Force Majeure clauses are designed to relieve a party from liability for late or non-performance of its contractual obligations upon the occurrence of specified events — often events that are outside the reasonable control of the parties. Force Majeure clauses often grant relief in cases of epidemics/pandemics.

A party may not rely on a Force Majeure clause just because its performance under the contract has become more expensive. Standard Force Majeure clauses require:

  • The occurrence of a triggering event;
  • By no fault of the parties;
  • Performance under the contract has been delayed or rendered impossible due to the triggering event; and
  • There were no reasonable steps that could have been taken to avoid/mitigate the consequences.

Whether you will be able to rely on the effects of COVID19 to utilise a Force Majeure clause will depend on the nature of your contract, the wording of the clause, and the impact of the pandemic on the positions of the parties.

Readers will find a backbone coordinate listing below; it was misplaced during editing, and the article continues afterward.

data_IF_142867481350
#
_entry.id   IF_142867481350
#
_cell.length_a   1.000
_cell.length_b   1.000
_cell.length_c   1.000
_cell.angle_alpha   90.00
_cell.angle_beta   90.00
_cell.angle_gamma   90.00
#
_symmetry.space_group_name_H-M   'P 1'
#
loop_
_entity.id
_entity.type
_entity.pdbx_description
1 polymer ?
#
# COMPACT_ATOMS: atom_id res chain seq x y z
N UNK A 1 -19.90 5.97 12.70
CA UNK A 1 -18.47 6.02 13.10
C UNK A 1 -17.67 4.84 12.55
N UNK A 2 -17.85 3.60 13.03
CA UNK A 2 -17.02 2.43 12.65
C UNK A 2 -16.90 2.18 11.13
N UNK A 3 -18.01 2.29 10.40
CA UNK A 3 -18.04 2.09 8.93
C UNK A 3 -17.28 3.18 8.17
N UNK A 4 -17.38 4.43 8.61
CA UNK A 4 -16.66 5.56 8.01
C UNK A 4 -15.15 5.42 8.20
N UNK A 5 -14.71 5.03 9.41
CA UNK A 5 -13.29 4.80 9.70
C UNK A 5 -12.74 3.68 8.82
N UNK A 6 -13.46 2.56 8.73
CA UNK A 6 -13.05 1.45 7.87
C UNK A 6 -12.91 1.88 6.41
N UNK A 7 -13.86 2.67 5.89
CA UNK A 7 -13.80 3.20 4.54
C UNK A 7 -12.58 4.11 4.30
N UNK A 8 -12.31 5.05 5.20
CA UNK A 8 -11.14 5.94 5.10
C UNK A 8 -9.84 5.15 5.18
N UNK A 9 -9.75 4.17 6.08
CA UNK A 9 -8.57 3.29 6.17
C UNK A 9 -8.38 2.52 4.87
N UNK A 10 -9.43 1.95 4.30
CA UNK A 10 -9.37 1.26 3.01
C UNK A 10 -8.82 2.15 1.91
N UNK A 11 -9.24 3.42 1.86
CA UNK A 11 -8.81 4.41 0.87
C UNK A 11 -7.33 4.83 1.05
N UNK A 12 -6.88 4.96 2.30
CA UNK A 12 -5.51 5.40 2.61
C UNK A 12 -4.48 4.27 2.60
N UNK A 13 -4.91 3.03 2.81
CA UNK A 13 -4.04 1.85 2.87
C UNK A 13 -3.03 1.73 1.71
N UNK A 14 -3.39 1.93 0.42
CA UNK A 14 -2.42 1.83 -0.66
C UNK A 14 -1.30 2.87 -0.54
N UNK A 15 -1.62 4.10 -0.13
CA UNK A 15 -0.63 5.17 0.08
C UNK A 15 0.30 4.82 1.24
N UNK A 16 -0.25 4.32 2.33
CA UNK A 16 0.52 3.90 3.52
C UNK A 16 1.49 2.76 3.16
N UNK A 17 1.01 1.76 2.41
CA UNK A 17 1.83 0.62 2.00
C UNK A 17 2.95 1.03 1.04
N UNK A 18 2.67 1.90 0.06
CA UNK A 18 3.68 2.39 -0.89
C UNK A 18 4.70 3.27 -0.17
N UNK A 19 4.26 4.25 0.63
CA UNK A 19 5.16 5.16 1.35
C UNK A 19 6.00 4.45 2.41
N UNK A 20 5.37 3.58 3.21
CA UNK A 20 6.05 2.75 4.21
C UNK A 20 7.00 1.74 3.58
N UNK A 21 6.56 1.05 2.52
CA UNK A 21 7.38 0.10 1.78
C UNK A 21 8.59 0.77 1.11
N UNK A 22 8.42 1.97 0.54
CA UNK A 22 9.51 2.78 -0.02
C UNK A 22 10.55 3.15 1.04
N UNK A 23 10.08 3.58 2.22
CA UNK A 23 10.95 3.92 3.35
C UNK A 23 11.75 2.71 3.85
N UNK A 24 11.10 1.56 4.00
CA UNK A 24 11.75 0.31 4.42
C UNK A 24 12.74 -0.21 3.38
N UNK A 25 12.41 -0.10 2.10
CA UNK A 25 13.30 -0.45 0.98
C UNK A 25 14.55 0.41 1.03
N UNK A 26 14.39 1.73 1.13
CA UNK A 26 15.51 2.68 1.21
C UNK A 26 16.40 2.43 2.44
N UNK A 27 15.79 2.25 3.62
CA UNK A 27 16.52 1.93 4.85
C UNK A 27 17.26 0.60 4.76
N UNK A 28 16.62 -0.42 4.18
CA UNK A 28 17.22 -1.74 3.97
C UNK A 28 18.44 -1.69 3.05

It will also depend how your agreement deals with the effects of the Force Majeure event. The usual approach is that the contract is effectively suspended during the period of the event with the parties’ obligations to perform also suspended. In some circumstances agreements can provide for cancellation of the contract – it will depend on the specific wording of your agreement in each case.

Frustration and/or Force Majeure can apply to any kind of contract, whether for supply, service, or lease. If COVID19 has made it impossible for you or another party to perform a contract, we are available to provide practical advice and explain what legal options might be available to you.

Contact PA to the commercial and civil disputes team Suzanne Sumner, to become a client and set up a time for a phone or video conference meeting – phone 09 837 6840 or email suzanne.sumner@smithpartners.co.nz

Are you in dispute over a commercial or civil contract due to Covid-19?
Contact expert commercial dispute resolution lawyer, Nathan Tetzlaff today.

email Nathan
+64 9 8376844

About the author

Nathan is a senior dispute resolution lawyer, with specialist experience in civil disputes, including commercial litigation and employment law. He assists clients with trust disputes, residential and commercial property disputes, construction disputes, business disputes including shareholder and franchise disputes, and
Read More »

Related articles

How Do You Cancel A Contract?

Jan 29, 2018 | Read more »

The Tort of Negligence

Dec 22, 2019 | Read more »